Sepsis is the leading cause of acute respiratory distress syndrome (ARDS) in adults and carries a high mortality. Utilizing a previously validated porcine model of sepsis-induced ARDS, we sought to refine our novel therapeutic technique of in vivo lung perfusion (IVLP). We hypothesized that 2 hours of IVLP would provide non-inferior lung rehabilitation compared to 4 hours of treatment. Adult swine (n = 8) received lipopolysaccharide to develop ARDS and were placed on central venoarterial extracorporeal membrane oxygenation. Animals were randomized to 2 vs 4 hours of IVLP. The left pulmonary vessels were cannulated to IVLP using antegrade Steen solution. After IVLP treatment, the left lung was decannulated and reperfused for 4 hours. Total lung compliance and pulmonary venous gases from the right lung (control) and left lung (treatment) were sampled hourly. Biochemical analysis of tissue and bronchioalveolar lavage was performed along with tissue histologic assessment. Throughout IVLP and reperfusion, treated left lung PaO2/FiO2 ratio was significantly higher than the right lung control in the 2-hour group (332.2 ± 58.9 vs 264.4 ± 46.5, P = 0.01). In the 4-hour group, there was no difference between treatment and control lung PaO2/FiO2 ratio (258.5 ± 72.4 vs 253.2 ± 90.3, P = 0.58). Wet-to-dry weight ratios demonstrated reduced edema in the treated left lungs of the 2-hour group (6.23 ± 0.73 vs 7.28 ± 0.61, P = 0.03). Total lung compliance was also significantly improved in the 2-hour group. Two hours of IVLP demonstrated superior lung function in this preclinical model of sepsis-induced ARDS. Clinical translation of IVLP may shorten duration of mechanical support and improve outcomes.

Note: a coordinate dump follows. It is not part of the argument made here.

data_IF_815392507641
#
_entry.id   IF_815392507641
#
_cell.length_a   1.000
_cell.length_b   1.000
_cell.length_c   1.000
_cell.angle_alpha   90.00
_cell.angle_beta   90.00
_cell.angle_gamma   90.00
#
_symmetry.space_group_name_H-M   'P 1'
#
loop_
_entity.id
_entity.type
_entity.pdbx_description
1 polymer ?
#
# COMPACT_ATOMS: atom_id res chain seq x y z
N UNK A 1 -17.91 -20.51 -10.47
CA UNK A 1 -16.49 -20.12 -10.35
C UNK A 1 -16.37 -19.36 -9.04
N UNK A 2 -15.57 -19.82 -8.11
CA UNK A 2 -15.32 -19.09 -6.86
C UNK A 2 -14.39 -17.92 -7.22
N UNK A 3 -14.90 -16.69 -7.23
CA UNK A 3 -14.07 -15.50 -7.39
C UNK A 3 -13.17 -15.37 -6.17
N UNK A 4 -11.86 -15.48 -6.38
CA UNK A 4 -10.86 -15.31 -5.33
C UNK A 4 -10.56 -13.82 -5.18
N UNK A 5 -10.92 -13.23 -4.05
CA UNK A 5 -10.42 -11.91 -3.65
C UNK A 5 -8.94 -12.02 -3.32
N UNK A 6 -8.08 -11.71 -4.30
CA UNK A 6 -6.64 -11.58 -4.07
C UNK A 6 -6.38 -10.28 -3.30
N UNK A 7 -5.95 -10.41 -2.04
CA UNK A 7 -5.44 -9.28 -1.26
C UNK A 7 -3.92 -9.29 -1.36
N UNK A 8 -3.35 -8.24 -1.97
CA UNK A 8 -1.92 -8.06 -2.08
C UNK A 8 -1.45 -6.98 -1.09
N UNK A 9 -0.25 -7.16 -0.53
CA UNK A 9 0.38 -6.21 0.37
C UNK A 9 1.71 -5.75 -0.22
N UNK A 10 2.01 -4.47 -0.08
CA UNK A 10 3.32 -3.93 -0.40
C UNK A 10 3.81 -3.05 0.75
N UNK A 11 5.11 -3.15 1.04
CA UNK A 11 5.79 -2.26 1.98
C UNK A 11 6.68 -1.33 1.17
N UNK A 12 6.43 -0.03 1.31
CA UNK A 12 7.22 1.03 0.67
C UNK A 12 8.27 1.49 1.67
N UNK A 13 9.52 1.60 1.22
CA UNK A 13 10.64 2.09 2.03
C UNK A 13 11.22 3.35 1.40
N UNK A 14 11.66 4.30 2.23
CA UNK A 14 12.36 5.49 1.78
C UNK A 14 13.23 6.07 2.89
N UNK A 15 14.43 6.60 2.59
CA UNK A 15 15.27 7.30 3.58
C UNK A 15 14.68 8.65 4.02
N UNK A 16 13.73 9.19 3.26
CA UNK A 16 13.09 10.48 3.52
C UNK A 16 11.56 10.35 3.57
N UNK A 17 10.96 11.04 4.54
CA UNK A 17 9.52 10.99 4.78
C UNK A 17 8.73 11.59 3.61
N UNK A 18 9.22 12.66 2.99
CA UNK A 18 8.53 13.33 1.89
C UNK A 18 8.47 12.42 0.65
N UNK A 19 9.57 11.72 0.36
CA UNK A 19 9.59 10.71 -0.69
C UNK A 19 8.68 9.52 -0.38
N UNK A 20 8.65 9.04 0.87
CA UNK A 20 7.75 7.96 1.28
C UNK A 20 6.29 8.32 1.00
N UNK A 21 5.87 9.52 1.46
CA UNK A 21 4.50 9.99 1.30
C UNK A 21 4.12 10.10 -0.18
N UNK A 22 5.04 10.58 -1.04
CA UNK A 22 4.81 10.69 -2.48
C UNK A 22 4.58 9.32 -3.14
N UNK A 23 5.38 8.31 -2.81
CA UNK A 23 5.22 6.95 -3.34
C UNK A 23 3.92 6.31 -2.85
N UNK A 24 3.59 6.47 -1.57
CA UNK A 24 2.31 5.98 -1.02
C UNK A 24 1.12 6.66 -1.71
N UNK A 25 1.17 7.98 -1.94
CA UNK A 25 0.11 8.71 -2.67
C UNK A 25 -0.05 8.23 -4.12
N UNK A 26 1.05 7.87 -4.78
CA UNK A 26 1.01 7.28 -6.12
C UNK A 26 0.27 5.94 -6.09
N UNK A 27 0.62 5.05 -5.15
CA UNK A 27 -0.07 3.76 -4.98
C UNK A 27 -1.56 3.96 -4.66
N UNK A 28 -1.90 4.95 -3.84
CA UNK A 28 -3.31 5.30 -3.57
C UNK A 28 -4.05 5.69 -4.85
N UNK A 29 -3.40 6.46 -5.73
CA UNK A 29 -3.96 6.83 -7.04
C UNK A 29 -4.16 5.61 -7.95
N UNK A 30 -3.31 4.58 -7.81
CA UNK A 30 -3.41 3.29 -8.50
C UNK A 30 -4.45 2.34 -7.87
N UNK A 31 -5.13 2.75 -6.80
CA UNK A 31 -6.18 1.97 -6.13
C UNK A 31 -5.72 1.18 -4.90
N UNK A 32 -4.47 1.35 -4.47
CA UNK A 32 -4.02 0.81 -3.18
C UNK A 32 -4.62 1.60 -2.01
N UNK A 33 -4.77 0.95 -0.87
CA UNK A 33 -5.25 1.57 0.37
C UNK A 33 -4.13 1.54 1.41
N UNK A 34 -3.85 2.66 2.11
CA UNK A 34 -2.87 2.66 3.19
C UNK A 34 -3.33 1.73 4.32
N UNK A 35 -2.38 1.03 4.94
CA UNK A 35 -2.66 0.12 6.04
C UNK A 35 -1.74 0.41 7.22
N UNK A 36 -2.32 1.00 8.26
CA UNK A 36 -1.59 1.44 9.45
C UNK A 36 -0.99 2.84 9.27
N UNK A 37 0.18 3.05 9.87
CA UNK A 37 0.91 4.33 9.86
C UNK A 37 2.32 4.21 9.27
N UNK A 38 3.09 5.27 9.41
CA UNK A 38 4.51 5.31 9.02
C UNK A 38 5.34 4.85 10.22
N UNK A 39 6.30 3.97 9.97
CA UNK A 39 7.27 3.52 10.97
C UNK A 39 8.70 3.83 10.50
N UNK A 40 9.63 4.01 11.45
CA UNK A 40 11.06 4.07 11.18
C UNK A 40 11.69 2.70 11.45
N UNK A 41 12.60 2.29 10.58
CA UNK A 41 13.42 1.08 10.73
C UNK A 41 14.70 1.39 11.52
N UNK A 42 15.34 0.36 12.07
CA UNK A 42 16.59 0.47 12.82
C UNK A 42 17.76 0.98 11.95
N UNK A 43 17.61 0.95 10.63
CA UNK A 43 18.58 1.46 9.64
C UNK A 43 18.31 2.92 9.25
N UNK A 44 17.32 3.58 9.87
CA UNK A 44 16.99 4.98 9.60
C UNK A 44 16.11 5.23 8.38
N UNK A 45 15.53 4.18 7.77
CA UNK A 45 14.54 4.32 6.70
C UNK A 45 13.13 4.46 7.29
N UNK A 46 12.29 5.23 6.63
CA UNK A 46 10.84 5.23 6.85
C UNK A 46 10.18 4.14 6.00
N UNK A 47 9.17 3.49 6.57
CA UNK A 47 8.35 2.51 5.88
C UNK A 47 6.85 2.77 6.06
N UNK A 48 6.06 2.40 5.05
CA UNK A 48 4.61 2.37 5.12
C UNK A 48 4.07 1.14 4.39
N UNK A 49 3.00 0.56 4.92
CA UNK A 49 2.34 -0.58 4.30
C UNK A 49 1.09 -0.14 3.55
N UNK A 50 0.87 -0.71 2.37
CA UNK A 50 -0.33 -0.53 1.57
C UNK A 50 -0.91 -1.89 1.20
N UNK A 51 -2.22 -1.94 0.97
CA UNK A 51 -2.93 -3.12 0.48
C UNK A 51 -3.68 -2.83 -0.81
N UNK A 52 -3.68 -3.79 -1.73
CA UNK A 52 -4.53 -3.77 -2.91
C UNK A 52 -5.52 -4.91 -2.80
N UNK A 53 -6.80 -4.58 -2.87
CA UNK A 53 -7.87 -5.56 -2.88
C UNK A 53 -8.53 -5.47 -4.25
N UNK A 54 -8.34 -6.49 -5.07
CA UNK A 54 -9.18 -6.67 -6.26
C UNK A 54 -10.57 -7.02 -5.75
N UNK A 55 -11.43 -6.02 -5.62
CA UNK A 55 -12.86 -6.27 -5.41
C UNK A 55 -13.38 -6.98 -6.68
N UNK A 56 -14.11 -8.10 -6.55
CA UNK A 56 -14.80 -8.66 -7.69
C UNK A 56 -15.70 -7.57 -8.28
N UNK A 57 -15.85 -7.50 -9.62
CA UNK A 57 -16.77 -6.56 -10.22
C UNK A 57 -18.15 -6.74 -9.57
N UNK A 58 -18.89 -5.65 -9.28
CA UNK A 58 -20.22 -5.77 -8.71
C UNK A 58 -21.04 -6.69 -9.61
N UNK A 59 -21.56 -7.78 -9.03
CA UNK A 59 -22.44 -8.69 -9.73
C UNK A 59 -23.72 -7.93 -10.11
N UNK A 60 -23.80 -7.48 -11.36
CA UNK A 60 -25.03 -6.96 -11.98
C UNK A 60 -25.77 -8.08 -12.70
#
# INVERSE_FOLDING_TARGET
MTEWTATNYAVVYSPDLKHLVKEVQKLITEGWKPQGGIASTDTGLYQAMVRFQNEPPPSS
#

- Acute lung injury
- In vivo lung perfusion
- Lung rehabilitation
ASJC Scopus subject areas
- Pulmonary and Respiratory Medicine
- Cardiology and Cardiovascular Medicine